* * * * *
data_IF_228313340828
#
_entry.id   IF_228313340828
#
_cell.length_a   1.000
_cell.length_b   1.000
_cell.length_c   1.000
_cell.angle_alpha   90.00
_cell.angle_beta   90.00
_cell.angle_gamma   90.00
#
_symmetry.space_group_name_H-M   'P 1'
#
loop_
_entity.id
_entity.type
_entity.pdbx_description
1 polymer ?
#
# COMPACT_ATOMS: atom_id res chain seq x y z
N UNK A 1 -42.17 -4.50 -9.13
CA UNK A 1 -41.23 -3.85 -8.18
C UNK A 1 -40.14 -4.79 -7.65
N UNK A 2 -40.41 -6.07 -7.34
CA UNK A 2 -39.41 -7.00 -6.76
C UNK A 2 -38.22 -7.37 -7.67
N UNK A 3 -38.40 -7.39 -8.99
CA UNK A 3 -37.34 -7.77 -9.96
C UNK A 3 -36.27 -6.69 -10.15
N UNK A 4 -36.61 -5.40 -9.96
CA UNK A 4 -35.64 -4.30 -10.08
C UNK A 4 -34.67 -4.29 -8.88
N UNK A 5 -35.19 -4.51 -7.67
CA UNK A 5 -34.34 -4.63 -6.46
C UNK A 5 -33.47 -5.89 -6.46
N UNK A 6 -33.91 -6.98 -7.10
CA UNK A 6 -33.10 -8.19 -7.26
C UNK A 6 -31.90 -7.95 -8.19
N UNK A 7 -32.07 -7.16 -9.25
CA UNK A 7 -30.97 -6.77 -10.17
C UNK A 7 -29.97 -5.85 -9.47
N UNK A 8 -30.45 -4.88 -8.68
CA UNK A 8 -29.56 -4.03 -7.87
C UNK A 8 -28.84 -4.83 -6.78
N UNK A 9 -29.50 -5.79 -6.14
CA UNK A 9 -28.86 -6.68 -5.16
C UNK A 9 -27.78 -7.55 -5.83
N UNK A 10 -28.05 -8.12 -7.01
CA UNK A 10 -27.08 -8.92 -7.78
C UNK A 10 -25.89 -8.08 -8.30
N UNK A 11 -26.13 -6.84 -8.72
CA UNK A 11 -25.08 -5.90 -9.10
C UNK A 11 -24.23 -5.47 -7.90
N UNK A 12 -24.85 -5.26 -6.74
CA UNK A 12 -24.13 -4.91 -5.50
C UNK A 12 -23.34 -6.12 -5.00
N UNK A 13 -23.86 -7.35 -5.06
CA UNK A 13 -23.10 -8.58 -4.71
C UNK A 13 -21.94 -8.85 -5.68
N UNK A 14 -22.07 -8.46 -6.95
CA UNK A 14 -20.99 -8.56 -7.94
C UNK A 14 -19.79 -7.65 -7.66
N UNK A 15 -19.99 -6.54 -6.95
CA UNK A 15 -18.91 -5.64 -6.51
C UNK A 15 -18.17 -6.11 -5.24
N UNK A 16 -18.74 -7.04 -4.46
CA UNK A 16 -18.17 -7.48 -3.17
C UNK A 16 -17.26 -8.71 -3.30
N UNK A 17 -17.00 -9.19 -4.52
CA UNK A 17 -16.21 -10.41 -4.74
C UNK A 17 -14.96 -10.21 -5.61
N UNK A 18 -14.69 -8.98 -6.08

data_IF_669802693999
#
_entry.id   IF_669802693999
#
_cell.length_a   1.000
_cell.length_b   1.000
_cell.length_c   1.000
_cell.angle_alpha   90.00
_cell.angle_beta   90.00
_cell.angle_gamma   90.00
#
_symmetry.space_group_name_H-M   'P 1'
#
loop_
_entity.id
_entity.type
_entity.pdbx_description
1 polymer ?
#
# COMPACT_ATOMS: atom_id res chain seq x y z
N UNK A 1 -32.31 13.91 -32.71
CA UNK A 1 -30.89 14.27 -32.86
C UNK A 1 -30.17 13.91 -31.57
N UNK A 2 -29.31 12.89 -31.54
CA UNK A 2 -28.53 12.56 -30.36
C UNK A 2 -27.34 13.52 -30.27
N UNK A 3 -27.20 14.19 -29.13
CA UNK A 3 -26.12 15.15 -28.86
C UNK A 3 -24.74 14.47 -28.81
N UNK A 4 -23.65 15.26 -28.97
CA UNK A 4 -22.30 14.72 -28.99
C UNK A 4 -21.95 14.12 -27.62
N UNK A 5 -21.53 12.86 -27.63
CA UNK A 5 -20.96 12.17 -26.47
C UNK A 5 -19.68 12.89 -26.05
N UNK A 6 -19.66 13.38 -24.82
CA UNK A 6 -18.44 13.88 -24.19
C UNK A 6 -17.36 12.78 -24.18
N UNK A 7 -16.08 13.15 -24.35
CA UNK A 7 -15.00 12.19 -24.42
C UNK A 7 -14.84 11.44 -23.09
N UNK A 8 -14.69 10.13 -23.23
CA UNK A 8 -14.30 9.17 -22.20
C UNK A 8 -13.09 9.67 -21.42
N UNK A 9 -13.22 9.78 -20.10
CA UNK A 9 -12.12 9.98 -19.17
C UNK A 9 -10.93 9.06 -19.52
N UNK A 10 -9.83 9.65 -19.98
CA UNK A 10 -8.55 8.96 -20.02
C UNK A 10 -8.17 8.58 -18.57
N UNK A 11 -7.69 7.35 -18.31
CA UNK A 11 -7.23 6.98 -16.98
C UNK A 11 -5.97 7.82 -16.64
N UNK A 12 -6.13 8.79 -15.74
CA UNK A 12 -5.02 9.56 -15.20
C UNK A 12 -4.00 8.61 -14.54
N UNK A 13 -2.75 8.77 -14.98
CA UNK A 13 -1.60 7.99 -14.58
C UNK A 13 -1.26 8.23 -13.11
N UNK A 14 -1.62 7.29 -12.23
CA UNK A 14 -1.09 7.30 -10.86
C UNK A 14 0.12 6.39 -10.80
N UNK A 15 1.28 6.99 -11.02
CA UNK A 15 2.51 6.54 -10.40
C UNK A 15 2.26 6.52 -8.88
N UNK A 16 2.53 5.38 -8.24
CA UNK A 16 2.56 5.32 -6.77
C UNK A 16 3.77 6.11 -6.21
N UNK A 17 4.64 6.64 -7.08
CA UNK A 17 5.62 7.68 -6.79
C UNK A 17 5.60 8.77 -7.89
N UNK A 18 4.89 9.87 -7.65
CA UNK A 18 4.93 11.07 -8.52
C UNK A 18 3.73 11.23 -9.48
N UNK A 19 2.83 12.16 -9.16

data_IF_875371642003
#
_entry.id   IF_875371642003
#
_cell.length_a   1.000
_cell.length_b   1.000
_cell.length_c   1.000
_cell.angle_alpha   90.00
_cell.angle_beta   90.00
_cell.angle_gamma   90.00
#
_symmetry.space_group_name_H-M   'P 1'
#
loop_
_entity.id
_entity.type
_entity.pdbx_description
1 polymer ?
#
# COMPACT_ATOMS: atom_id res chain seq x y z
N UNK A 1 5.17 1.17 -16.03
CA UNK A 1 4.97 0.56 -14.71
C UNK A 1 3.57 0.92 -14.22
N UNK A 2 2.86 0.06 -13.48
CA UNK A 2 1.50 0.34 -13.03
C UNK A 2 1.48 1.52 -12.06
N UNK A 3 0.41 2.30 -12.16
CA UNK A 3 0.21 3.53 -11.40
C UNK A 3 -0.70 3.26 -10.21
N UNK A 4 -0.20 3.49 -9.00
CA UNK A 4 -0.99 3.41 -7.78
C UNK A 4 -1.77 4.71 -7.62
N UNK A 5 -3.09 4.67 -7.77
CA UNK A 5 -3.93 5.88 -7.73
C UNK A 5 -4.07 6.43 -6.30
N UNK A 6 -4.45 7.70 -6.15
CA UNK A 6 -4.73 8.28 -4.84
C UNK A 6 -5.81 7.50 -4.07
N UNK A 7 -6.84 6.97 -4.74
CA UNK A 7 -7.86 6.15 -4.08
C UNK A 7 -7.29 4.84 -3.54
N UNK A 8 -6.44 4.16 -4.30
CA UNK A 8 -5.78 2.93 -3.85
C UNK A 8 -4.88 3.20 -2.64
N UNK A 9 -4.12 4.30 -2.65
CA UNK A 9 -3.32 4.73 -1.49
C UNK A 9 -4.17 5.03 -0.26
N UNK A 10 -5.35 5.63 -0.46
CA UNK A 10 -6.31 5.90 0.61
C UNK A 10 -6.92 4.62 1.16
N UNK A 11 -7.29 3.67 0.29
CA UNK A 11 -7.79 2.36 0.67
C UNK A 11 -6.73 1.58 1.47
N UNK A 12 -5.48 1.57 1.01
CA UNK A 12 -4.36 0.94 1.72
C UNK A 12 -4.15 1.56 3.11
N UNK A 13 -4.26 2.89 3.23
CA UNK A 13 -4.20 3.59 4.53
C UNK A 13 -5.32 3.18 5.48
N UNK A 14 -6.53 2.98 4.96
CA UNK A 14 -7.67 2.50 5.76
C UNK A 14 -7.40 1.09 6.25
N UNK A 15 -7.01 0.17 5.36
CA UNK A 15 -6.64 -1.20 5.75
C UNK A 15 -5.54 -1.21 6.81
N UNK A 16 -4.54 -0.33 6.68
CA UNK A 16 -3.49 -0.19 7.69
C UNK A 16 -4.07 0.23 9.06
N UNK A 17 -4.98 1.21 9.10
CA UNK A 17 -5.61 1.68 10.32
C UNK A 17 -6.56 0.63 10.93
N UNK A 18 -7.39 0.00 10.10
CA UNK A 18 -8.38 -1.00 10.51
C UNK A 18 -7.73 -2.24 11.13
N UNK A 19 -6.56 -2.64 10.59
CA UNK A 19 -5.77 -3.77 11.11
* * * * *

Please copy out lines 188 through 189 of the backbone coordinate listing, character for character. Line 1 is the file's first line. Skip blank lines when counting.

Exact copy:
C UNK A 7 -7.29 4.84 -3.54
N UNK A 8 -6.44 4.16 -4.30